Retrofit: 

2009, 2012, 2015, 2018, and 2021 IECC

Section R101.4.3 (Section R501.1.1 in 2015, 2018, and 2021 IECC). Additions, alterations, renovations, or repairs shall conform to the provisions of this code, without requiring the unaltered portions of the existing building to comply with this code. (See code for additional requirements and exceptions.)

2009 International Residential Code (IRC)

Table N1102.4.2 Air Barrier and Insulation Inspection Component Criteria, Walls: Corners, headers, narrow framing cavities, and rim joists are insulated. Table N1102.4.2 Air barrier and thermal barrier: Exterior wall insulation is installed in substantial contact and continuous alignment with the air barrier. Air permeable insulation is not used as a sealing material.

2012, 2015, and 2018 IRC

Table N1102.4.1.1 Air Barrier and Insulation Installation, Walls: Corners, headers, and rim joists making up the thermal envelope are insulated. Table N1102.4.1.1, Air barrier and thermal barrier: A continuous air barrier is installed in the building envelope including rim joists and exposed edges of insulation. Breaks or joints in the air barrier are sealed. Air permeable insulation is not used as a sealing material.

Retrofit: 

2009, 2012, 20152018, and 2021 IRC

Section N1101.3 (Section N1107.1.1 in 2015 and 2018, N1109.1 in 2021 IRC). Additions, alterations, renovations, or repairs shall conform to the provisions of this code, without requiring the unaltered portions of the existing building to comply with this code. (See code for additional requirements and exceptions.)

Appendix J regulates the repair, renovation, alteration, and reconstruction of existing buildings and is intended to encourage their continued safe use.

More Info.

Access to some references may require purchase from the publisher. While we continually update our database, links may have changed since posting. Please contact our webmaster if you find broken links.

Case Studies
References and Resources*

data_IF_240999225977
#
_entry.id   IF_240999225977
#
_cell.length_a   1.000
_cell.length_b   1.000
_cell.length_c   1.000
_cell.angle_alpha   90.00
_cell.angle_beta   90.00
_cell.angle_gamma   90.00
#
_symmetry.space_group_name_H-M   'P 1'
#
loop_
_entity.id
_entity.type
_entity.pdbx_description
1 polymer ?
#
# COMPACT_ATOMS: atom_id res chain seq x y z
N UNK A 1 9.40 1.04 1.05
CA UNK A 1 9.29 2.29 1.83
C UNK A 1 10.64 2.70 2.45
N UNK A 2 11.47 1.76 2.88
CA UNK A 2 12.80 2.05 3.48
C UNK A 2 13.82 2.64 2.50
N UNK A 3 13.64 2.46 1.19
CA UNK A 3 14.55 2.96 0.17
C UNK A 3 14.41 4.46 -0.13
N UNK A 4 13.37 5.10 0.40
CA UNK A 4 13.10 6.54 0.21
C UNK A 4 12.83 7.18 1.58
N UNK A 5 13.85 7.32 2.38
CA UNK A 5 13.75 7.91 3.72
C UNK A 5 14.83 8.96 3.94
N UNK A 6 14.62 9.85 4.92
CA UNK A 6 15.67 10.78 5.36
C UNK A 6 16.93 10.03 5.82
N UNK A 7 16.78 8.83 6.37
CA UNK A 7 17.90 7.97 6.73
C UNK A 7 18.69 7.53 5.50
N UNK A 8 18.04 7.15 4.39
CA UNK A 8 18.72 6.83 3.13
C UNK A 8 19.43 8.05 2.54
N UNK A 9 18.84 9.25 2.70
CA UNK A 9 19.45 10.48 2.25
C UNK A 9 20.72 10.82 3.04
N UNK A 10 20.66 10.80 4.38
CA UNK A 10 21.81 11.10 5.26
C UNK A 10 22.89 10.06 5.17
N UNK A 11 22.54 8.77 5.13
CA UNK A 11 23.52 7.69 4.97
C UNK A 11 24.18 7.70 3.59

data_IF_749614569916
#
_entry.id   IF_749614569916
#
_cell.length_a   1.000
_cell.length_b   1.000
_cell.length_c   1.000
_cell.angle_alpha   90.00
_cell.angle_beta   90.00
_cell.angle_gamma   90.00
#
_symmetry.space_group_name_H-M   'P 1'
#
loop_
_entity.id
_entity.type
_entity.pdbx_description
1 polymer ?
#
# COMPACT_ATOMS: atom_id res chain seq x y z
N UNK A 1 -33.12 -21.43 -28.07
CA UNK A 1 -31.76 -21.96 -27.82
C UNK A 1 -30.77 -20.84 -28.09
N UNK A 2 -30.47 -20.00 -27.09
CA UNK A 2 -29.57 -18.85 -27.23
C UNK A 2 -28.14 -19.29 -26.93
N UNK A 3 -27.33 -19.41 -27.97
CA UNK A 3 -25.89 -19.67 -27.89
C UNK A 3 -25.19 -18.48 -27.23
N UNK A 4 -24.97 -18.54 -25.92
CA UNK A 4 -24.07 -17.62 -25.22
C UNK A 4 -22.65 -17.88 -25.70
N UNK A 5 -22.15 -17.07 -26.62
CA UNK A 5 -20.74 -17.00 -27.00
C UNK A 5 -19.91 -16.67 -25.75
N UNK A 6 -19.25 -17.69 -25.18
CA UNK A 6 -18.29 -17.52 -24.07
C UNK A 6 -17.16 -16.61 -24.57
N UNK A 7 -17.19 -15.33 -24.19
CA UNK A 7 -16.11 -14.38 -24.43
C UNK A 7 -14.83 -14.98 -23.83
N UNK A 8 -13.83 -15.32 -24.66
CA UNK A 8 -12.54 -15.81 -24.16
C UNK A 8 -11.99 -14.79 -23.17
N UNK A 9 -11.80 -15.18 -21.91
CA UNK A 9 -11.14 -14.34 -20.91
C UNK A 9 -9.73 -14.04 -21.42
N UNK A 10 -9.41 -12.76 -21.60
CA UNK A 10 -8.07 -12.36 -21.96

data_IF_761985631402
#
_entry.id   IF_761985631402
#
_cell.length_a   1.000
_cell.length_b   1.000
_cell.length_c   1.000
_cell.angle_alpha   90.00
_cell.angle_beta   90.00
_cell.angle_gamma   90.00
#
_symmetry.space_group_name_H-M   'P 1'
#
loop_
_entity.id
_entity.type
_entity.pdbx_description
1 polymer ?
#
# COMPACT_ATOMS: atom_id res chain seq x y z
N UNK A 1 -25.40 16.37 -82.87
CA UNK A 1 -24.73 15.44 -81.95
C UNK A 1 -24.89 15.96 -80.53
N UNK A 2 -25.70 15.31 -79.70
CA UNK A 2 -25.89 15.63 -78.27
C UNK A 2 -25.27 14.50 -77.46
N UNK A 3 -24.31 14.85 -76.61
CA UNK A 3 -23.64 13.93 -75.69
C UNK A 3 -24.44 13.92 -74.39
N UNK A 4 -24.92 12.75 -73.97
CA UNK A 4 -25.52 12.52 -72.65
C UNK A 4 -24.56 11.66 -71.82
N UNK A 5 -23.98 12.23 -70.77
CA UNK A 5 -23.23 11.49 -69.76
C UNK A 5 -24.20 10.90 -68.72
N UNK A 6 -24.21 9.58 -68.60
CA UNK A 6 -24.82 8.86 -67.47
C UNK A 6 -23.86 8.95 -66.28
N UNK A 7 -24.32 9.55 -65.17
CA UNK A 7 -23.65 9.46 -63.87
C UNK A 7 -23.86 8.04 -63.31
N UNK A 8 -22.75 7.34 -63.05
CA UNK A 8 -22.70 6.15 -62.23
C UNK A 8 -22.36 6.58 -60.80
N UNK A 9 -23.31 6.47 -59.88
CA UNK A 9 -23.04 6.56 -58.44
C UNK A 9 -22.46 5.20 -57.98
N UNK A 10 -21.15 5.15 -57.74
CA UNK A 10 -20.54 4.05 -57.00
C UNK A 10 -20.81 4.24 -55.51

Author(s)
U.S. Environmental Protection Agency
Organization(s)
EPA
Publication Date
Description
Guide describing details that serve as a visual reference for each of the line items in the Thermal Enclosure System Rater Checklist.
Author(s)
Lstiburek
Organization(s)
Building Science Corporation
Publication Date
Description
Report detaining advanced framing techniques, including discussion of cost and energy savings.
Author(s)
NAHB,
Southface Energy Institute,
Oak Ridge National Laboratory,
National Renewable Energy Laboratory
Organization(s)
NAHB,
Southface Energy Institute,
Oak Ridge National Laboratory,
National Renewable Energy Laboratory
Publication Date
Description
Information sheet about advanced wall framing.
Author(s)
APA - The Engineered Wood Association
Organization(s)
APA - The Engineered Wood Association
Publication Date
Description
Detailed guide to advanced framing, a system of construction framing techniques designed to optimize material usage and increase energy efficiency.
Author(s)
Green Building Advisor
Organization(s)
Green Building Advisor
Publication Date
Description
Information sheets containing plans and details for advanced framing.
*For non-dated media, such as websites, the date listed is the date accessed.
Contributors to this Guide

The following authors and organizations contributed to the content in this Guide.

Building Science Measures
Building Science-to-Sales Translator

Insulated Headers = High-Efficiency Window Framing

Image(s)
Technical Description

Solid wood headers above windows and doors are often oversized for the load they need to carry. And the solid wood creates a cold spot because there is no insulation. On a non-load-bearing wall (a gable-end wall), the header space can often be left open so it can be insulated like the rest of the wall. On load-bearing walls, the builder can install headers with rigid insulation sandwiched between structural framing. By sizing and locating windows to align with wall framing, the builder can avoid having to put extra studs in the walls to support the windows, which also allows more room for insulation.

High-Efficiency Window Framing
Sales Message

High-efficiency window framing reduces the heat loss and gain though structural framing. What this means to you is less wasted energy along with enhanced comfort and quiet. Knowing there is one opportunity during construction to lock in quality construction, wouldn’t you agree advanced thermal protection is a great investment?